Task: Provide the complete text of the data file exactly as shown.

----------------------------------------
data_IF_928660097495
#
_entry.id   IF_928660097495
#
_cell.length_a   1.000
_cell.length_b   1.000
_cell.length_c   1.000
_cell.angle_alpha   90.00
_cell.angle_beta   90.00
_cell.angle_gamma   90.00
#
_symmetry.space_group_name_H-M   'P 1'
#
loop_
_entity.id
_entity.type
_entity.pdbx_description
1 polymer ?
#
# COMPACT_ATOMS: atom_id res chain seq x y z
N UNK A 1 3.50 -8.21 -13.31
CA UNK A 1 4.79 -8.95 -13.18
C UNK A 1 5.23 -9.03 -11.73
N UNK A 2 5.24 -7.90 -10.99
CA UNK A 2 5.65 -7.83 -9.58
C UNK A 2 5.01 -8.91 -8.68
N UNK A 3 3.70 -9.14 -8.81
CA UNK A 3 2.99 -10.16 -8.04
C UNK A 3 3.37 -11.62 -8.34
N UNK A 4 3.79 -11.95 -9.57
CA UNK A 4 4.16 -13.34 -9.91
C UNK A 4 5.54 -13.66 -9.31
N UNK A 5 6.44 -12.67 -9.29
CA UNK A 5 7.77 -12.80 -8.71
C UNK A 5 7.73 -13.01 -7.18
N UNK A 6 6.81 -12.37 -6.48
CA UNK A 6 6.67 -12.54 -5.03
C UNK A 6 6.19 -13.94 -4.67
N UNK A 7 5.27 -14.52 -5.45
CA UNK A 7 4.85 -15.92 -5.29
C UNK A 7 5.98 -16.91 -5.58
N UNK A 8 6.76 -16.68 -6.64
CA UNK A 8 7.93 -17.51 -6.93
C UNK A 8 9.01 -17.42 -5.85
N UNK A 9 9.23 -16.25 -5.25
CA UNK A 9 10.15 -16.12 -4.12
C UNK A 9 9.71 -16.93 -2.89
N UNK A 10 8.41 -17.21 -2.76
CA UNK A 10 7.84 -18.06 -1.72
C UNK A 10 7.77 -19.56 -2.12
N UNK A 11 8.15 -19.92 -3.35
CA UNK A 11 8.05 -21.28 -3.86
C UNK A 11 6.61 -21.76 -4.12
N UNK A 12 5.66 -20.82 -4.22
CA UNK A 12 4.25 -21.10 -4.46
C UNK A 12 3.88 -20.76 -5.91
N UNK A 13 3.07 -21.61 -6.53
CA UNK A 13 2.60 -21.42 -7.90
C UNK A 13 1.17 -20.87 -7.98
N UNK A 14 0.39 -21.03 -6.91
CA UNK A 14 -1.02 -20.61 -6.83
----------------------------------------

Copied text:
data_IF_928660097495
#
_entry.id   IF_928660097495
#
_cell.length_a   1.000
_cell.length_b   1.000
_cell.length_c   1.000
_cell.angle_alpha   90.00
_cell.angle_beta   90.00
_cell.angle_gamma   90.00
#
_symmetry.space_group_name_H-M   'P 1'
#
loop_
_entity.id
_entity.type
_entity.pdbx_description
1 polymer ?
#
# COMPACT_ATOMS: atom_id res chain seq x y z
N UNK A 1 3.50 -8.21 -13.31
CA UNK A 1 4.79 -8.95 -13.18
C UNK A 1 5.23 -9.03 -11.73
N UNK A 2 5.24 -7.90 -10.99
CA UNK A 2 5.65 -7.83 -9.58
C UNK A 2 5.01 -8.91 -8.68
N UNK A 3 3.70 -9.14 -8.81
CA UNK A 3 2.99 -10.16 -8.04
C UNK A 3 3.37 -11.62 -8.34
N UNK A 4 3.79 -11.95 -9.57
CA UNK A 4 4.16 -13.34 -9.91
C UNK A 4 5.54 -13.66 -9.31
N UNK A 5 6.44 -12.67 -9.29
CA UNK A 5 7.77 -12.80 -8.71
C UNK A 5 7.73 -13.01 -7.18
N UNK A 6 6.81 -12.37 -6.48
CA UNK A 6 6.67 -12.54 -5.03
C UNK A 6 6.19 -13.94 -4.67
N UNK A 7 5.27 -14.52 -5.45
CA UNK A 7 4.85 -15.92 -5.29
C UNK A 7 5.98 -16.91 -5.58
N UNK A 8 6.76 -16.68 -6.64
CA UNK A 8 7.93 -17.51 -6.93
C UNK A 8 9.01 -17.42 -5.85
N UNK A 9 9.23 -16.25 -5.25
CA UNK A 9 10.15 -16.12 -4.12
C UNK A 9 9.71 -16.93 -2.89
N UNK A 10 8.41 -17.21 -2.76
CA UNK A 10 7.84 -18.06 -1.72
C UNK A 10 7.77 -19.56 -2.12
N UNK A 11 8.15 -19.92 -3.35
CA UNK A 11 8.05 -21.28 -3.86
C UNK A 11 6.61 -21.76 -4.12
N UNK A 12 5.66 -20.82 -4.22
CA UNK A 12 4.25 -21.10 -4.46
C UNK A 12 3.88 -20.76 -5.91
N UNK A 13 3.07 -21.61 -6.53
CA UNK A 13 2.60 -21.42 -7.90
C UNK A 13 1.17 -20.87 -7.98
N UNK A 14 0.39 -21.03 -6.91
CA UNK A 14 -1.02 -20.61 -6.83